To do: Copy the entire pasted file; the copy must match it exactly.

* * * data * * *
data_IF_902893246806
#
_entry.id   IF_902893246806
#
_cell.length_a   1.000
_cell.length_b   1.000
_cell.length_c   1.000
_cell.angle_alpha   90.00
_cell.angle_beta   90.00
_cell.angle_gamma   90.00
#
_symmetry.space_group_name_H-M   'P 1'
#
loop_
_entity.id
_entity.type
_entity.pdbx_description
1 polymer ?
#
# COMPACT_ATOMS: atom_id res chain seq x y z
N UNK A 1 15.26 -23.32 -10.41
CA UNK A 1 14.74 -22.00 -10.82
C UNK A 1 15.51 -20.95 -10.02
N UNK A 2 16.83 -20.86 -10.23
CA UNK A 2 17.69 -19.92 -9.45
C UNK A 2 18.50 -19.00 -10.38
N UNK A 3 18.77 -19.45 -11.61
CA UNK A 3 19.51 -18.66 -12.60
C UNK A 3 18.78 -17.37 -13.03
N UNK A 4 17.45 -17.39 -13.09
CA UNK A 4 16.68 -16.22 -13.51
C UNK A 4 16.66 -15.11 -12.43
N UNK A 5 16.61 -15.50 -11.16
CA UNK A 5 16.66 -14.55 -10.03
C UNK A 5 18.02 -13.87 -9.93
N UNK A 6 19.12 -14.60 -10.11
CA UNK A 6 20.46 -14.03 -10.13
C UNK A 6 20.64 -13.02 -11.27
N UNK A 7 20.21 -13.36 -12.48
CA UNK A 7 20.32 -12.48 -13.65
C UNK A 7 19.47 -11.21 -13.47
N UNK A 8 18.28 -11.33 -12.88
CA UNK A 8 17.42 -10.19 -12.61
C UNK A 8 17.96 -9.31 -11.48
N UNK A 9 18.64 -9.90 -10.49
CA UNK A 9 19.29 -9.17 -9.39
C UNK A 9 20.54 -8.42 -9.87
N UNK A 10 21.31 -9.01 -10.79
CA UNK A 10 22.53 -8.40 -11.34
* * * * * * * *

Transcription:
data_IF_902893246806
#
_entry.id   IF_902893246806
#
_cell.length_a   1.000
_cell.length_b   1.000
_cell.length_c   1.000
_cell.angle_alpha   90.00
_cell.angle_beta   90.00
_cell.angle_gamma   90.00
#
_symmetry.space_group_name_H-M   'P 1'
#
loop_
_entity.id
_entity.type
_entity.pdbx_description
1 polymer ?
#
# COMPACT_ATOMS: atom_id res chain seq x y z
N UNK A 1 15.26 -23.32 -10.41
CA UNK A 1 14.74 -22.00 -10.82
C UNK A 1 15.51 -20.95 -10.02
N UNK A 2 16.83 -20.86 -10.23
CA UNK A 2 17.69 -19.92 -9.45
C UNK A 2 18.50 -19.00 -10.38
N UNK A 3 18.77 -19.45 -11.61
CA UNK A 3 19.51 -18.66 -12.60
C UNK A 3 18.78 -17.37 -13.03
N UNK A 4 17.45 -17.39 -13.09
CA UNK A 4 16.68 -16.22 -13.51
C UNK A 4 16.66 -15.11 -12.43
N UNK A 5 16.61 -15.50 -11.16
CA UNK A 5 16.66 -14.55 -10.03
C UNK A 5 18.02 -13.87 -9.93
N UNK A 6 19.12 -14.60 -10.11
CA UNK A 6 20.46 -14.03 -10.13
C UNK A 6 20.64 -13.02 -11.27
N UNK A 7 20.21 -13.36 -12.48
CA UNK A 7 20.32 -12.48 -13.65
C UNK A 7 19.47 -11.21 -13.47
N UNK A 8 18.28 -11.33 -12.88
CA UNK A 8 17.42 -10.19 -12.61
C UNK A 8 17.96 -9.31 -11.48
N UNK A 9 18.64 -9.90 -10.49
CA UNK A 9 19.29 -9.17 -9.39
C UNK A 9 20.54 -8.42 -9.87
N UNK A 10 21.31 -9.01 -10.79
CA UNK A 10 22.53 -8.40 -11.34